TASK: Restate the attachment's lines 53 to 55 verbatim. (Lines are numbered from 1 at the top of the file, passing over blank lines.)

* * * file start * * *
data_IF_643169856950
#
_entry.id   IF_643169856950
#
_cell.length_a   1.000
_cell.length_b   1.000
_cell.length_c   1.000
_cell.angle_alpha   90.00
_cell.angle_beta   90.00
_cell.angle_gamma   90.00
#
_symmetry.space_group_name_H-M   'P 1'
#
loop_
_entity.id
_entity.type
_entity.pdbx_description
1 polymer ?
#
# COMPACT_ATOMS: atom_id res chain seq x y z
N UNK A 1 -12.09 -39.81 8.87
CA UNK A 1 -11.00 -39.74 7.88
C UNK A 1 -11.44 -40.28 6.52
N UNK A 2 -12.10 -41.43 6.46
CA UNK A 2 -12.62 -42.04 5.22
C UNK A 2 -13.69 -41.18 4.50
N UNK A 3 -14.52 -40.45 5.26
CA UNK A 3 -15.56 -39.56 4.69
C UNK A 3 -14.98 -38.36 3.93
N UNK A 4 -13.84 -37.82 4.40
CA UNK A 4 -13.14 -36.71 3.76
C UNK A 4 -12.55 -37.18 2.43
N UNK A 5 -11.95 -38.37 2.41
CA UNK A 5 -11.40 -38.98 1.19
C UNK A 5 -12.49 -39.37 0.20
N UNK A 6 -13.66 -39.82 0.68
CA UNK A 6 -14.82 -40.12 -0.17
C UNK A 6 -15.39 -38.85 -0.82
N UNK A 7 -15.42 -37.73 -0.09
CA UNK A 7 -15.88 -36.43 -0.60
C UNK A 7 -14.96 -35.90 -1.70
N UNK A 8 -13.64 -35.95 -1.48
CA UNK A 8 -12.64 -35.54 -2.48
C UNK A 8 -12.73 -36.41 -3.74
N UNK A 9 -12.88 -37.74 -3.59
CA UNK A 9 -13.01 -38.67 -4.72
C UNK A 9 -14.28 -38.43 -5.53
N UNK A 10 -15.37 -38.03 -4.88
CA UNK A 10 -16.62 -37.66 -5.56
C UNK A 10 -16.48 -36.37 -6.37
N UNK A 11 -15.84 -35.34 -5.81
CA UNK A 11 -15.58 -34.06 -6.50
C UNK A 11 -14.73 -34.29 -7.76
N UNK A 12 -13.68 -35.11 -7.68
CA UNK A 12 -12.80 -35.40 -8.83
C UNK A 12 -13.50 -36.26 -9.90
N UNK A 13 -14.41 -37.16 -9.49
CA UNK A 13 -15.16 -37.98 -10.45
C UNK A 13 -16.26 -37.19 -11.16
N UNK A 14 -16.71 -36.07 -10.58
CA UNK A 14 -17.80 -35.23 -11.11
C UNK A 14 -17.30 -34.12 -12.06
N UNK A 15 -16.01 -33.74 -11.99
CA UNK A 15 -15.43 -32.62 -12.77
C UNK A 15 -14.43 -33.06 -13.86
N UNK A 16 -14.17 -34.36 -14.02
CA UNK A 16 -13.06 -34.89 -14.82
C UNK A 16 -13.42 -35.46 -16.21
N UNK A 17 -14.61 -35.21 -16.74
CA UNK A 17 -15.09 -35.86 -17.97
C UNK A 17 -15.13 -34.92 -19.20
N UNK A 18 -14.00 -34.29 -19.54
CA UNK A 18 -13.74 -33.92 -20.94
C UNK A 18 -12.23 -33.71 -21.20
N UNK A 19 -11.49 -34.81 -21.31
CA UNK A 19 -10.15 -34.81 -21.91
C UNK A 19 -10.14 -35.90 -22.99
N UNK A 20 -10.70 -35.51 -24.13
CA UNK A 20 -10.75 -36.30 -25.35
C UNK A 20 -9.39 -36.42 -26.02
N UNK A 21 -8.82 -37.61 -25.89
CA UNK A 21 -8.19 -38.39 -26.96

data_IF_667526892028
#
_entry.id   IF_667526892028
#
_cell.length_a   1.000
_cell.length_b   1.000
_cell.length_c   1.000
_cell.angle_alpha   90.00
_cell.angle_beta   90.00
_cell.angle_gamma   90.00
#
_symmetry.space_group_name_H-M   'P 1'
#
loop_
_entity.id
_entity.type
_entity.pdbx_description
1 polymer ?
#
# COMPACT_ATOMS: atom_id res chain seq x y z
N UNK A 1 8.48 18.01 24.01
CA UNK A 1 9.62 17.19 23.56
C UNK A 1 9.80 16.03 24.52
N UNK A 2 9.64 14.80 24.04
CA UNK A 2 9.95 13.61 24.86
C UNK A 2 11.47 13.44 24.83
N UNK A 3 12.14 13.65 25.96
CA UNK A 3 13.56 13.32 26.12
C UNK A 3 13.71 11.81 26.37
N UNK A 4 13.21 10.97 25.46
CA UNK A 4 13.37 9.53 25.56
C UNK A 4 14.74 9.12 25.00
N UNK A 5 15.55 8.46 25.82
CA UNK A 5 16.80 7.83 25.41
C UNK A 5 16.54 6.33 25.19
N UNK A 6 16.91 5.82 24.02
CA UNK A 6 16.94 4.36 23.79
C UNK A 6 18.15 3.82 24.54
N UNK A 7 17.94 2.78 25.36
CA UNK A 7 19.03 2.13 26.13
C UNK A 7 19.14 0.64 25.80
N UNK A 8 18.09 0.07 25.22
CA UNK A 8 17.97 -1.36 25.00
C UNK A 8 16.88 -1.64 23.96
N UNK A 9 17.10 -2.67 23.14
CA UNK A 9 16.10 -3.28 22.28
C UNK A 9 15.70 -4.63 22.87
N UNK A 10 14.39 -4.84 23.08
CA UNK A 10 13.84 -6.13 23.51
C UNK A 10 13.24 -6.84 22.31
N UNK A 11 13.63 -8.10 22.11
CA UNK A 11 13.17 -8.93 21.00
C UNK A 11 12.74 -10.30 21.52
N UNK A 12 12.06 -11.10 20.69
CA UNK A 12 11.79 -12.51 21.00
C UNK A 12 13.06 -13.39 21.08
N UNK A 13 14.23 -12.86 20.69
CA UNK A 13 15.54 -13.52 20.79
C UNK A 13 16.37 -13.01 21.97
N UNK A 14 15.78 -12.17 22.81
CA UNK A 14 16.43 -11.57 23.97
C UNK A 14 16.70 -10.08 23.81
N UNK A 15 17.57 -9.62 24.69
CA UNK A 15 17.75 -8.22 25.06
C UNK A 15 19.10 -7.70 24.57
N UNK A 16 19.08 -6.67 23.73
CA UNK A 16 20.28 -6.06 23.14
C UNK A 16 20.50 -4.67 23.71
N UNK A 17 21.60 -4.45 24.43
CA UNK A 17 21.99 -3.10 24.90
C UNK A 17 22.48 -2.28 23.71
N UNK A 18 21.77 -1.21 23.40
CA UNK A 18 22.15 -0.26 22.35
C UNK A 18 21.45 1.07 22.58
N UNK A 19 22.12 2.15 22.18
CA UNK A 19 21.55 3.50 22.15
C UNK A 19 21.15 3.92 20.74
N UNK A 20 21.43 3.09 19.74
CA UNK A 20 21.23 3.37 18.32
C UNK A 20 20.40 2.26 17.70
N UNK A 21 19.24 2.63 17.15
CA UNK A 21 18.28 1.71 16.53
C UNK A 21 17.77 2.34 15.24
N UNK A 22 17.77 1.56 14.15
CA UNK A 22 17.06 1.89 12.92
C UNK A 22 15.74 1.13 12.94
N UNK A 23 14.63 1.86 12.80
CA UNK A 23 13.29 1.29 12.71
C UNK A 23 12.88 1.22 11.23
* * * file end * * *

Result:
C UNK A 11 -14.73 -34.29 -7.76
N UNK A 12 -13.68 -35.11 -7.68
CA UNK A 12 -12.80 -35.40 -8.83